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JGPO meets with mayors

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by Sabrina Salas Matanane

Guam - The military continues their public relations effort in ensuring the community is informed about the latest surrounding the buildup.  Joint Guam Program Office Forward Director John Jackson met with village mayors today to provide a progress report.

Armed with questions and concerns village mayors fired away, up first questions surrounding the military's proposed need for more land for the buildup, for example ancestral and private land in the Finegayan area for housing and Chamorro Land Trust property and private land in the Yigo area for training ranges. JGPO Forward Director John Jackson said, "What we've said all along is that we're not going to take anybody's land; any land that we may need would go through a negotiated process."

Jackson confirmed there are no negotiations currently underway and it's not expected to take place until late 2011 or early 2012. Mayors like Robert Lizama from Yigo, asked if they can be more involved with the process, saying, "Now that we're getting close to this , final EIS comes in July, we'd like to be kept in the loop or at least observers we as leaders in our district.  We can say hang on governor or hang on the director of the CLTC or Ancestral [Lands Commission], and that's where the problem is."

He added, "We can't dictate to GovGuam who should be sitting on their side can we make a recommendation certainly, mayors in affected areas would be one of those voices that can be heard from the other side.  But again, we won't even know who the governor is until November."

In terms of infrastructure Sinajana Mayor Roque Blas was assured that there is a team effort on behalf of GovGuam and the Navy in terms of addressing both the island's water and wastewater issues. Jackson referencing as an example the recent tour of President Barrack Obama's righthand woman on the environment, Nancy Sutley, of the Northern Wastewater Treatment Plant.  The feds are requiring the Government of Guam to upgrade its waste water treatment facilities to secondary treatment, but that comes with a price tag of $300 million.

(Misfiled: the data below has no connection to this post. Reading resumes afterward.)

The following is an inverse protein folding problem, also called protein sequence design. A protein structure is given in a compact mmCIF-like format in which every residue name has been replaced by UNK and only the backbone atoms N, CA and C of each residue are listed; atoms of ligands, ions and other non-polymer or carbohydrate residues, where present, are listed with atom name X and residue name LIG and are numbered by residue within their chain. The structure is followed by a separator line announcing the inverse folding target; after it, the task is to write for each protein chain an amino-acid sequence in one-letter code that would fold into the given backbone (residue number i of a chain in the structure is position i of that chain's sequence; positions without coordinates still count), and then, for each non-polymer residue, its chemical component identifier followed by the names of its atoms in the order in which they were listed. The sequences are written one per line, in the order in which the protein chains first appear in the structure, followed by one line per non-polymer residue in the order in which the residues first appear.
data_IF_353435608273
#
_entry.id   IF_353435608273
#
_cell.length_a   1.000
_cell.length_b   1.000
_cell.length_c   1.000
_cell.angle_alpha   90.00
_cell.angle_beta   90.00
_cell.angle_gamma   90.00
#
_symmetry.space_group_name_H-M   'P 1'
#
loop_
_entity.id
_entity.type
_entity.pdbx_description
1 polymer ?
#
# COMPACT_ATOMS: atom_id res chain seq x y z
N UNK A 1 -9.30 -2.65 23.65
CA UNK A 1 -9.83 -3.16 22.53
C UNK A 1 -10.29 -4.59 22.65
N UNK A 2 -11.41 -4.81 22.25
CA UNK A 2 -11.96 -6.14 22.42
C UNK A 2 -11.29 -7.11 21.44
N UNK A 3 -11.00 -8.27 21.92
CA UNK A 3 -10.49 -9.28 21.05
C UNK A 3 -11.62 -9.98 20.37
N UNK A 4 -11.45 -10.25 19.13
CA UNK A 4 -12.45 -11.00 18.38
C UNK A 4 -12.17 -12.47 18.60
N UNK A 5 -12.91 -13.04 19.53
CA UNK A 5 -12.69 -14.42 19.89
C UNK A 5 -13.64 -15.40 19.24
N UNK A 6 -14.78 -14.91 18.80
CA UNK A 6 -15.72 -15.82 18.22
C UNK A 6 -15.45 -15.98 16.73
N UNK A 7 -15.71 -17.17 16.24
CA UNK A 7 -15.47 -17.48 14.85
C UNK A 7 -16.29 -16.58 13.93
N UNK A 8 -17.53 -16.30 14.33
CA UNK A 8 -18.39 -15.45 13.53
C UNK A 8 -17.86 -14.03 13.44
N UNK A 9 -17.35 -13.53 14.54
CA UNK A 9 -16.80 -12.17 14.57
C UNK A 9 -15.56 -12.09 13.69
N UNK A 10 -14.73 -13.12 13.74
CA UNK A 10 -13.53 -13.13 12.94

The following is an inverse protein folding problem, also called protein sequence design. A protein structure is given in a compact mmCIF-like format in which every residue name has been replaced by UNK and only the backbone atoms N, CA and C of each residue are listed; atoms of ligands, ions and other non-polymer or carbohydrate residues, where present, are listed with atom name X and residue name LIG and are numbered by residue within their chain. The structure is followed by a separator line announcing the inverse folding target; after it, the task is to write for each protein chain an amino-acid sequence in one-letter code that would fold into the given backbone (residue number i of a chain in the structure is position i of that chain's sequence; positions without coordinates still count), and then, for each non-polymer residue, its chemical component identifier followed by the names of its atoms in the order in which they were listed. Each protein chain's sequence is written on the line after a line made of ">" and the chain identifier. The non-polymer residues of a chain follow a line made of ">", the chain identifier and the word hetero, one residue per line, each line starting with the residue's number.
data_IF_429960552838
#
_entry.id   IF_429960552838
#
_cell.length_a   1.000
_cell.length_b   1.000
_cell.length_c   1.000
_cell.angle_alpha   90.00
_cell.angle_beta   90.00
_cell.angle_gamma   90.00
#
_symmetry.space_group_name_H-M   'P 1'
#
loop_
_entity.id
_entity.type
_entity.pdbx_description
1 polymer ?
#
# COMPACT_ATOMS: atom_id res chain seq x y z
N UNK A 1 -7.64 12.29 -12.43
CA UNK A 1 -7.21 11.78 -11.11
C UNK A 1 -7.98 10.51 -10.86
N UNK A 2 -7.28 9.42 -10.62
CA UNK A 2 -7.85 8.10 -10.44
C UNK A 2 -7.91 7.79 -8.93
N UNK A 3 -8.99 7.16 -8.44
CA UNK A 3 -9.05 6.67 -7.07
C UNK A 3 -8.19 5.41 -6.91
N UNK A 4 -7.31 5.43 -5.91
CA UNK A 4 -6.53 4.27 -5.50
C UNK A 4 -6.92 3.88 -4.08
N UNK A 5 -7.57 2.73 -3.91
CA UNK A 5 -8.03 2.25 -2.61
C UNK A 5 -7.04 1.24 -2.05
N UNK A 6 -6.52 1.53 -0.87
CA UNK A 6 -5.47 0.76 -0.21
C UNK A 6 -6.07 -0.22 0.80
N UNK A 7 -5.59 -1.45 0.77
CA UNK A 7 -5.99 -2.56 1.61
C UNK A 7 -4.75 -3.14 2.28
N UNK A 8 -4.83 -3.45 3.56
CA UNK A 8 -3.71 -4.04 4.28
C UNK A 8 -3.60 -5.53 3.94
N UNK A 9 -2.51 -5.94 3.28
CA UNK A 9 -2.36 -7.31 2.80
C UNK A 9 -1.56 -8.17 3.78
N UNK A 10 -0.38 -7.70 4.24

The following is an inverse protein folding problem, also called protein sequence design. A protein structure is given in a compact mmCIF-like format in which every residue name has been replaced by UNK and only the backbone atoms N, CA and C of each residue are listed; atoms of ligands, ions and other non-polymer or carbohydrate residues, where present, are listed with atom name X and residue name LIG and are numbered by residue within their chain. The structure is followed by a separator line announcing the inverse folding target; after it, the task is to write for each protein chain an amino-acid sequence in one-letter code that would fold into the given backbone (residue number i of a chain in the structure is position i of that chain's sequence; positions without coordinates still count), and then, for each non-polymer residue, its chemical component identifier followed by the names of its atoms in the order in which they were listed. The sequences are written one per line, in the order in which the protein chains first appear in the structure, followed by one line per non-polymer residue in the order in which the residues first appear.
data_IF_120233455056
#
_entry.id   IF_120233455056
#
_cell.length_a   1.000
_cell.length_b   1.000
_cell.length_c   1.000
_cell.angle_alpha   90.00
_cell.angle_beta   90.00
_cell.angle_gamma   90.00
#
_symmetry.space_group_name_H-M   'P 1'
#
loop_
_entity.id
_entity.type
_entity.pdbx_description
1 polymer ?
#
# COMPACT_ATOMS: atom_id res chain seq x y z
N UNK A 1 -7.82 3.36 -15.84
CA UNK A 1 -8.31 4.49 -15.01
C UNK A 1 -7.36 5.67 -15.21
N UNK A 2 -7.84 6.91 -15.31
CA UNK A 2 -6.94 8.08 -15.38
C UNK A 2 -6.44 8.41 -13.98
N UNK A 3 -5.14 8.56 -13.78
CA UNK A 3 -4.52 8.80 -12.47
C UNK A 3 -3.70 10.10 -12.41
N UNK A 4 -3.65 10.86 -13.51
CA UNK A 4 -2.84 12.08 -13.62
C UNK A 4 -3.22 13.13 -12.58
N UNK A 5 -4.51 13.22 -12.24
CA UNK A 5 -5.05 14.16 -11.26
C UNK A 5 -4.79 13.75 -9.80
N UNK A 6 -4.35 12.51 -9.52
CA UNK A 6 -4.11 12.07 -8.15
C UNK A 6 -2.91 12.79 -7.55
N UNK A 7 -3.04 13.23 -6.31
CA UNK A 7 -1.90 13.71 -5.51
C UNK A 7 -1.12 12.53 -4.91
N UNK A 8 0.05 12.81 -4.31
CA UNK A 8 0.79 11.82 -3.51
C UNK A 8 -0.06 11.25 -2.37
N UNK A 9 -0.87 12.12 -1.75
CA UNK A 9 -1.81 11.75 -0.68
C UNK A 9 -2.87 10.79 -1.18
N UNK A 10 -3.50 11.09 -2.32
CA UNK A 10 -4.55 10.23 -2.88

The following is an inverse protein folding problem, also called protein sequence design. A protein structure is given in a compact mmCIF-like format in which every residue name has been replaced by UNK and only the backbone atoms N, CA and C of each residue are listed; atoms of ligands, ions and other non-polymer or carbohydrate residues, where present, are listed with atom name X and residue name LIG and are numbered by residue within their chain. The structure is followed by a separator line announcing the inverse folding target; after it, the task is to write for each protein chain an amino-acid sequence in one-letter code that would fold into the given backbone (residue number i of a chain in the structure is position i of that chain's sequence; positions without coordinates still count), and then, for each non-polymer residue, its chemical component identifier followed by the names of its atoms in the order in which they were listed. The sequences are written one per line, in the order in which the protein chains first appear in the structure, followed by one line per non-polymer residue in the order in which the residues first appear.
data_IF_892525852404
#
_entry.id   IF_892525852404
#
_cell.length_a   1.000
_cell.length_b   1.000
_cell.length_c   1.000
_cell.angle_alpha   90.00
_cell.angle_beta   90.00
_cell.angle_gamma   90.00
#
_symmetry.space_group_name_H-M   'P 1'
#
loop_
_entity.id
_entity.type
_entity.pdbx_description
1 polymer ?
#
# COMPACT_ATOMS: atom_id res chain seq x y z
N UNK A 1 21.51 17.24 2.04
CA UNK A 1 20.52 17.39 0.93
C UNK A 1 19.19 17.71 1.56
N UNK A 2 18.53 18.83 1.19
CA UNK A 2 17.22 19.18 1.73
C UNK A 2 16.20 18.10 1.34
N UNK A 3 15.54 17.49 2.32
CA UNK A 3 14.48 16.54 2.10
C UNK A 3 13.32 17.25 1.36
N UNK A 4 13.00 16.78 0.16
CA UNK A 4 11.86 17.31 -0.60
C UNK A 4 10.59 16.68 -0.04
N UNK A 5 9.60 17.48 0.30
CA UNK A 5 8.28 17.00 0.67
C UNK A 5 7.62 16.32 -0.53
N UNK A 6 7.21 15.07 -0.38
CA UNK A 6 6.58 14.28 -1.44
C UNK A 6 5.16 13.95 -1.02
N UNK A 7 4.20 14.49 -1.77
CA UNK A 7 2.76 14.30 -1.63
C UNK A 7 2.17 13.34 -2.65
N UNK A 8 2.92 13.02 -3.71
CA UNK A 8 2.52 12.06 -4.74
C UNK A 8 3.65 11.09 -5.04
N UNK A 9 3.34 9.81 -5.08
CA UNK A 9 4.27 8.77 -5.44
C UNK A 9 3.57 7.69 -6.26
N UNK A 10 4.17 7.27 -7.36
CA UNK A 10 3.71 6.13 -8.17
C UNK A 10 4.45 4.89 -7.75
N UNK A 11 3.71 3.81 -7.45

"So there is a realized in Washington that ratepayers can't absorb that kind of an increase - there's just no way," he said.

This same collaboration pours over to the fresh water side, as Jackson says GovGuam and the military have been working to determine the placement of 12 wells as well as 22 additional wells to tap into the northern aquifer, which according to Jackson has an estimated 300 billion gallons of water sitting there, with multiple lens comprising the aquifer tests will be conducted to determine the suitable sites where water can be pumped.

"So the situation we have today is there's some wells pumping perhaps even over pumping in a particular lens and the lens next to its not being touched that's the purpose of a lot of those test drills to see the locations where we can alleviate problems of running out of water low water pressure in certain areas, etc." he said.

Those tests are expected to begin sometime next year.

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